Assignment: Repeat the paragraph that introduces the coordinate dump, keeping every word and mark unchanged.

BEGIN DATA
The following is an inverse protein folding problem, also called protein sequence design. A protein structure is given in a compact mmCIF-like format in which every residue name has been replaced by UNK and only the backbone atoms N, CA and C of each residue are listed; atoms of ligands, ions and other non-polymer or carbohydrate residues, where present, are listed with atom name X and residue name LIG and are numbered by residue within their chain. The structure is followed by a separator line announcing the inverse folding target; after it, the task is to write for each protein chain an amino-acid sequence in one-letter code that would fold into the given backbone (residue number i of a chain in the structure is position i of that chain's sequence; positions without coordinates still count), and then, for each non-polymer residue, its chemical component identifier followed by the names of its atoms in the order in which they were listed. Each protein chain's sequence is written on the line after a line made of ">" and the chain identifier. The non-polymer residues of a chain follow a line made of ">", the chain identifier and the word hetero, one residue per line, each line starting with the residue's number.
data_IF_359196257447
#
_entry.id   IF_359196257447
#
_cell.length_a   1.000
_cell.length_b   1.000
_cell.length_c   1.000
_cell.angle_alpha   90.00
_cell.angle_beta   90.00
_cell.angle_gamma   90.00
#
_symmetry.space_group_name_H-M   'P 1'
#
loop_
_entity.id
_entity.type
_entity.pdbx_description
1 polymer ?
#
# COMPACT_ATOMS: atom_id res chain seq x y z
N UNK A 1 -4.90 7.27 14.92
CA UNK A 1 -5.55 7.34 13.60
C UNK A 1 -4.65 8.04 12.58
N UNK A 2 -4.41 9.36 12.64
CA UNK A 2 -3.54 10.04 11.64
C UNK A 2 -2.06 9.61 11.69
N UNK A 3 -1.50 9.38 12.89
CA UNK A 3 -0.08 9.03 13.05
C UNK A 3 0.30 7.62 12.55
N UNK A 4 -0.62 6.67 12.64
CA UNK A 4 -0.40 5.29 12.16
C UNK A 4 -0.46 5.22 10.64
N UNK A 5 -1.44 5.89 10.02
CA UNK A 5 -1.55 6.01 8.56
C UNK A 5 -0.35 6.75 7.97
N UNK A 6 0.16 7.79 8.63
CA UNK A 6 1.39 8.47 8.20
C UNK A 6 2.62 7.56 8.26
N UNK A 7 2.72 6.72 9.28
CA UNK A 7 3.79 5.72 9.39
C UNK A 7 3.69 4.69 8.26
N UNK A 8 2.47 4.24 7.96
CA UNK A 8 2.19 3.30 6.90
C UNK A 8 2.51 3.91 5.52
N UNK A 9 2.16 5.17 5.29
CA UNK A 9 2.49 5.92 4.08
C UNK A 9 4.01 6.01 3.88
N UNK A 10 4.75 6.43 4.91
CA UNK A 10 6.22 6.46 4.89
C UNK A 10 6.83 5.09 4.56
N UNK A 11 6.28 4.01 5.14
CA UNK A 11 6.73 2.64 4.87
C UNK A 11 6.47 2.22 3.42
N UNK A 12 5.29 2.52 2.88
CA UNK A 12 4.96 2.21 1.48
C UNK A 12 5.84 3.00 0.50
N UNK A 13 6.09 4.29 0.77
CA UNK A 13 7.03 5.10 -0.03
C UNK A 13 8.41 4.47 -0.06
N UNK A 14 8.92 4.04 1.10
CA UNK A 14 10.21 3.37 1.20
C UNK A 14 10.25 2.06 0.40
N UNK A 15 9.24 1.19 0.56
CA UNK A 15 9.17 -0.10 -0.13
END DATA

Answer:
The following is an inverse protein folding problem, also called protein sequence design. A protein structure is given in a compact mmCIF-like format in which every residue name has been replaced by UNK and only the backbone atoms N, CA and C of each residue are listed; atoms of ligands, ions and other non-polymer or carbohydrate residues, where present, are listed with atom name X and residue name LIG and are numbered by residue within their chain. The structure is followed by a separator line announcing the inverse folding target; after it, the task is to write for each protein chain an amino-acid sequence in one-letter code that would fold into the given backbone (residue number i of a chain in the structure is position i of that chain's sequence; positions without coordinates still count), and then, for each non-polymer residue, its chemical component identifier followed by the names of its atoms in the order in which they were listed. Each protein chain's sequence is written on the line after a line made of ">" and the chain identifier. The non-polymer residues of a chain follow a line made of ">", the chain identifier and the word hetero, one residue per line, each line starting with the residue's number.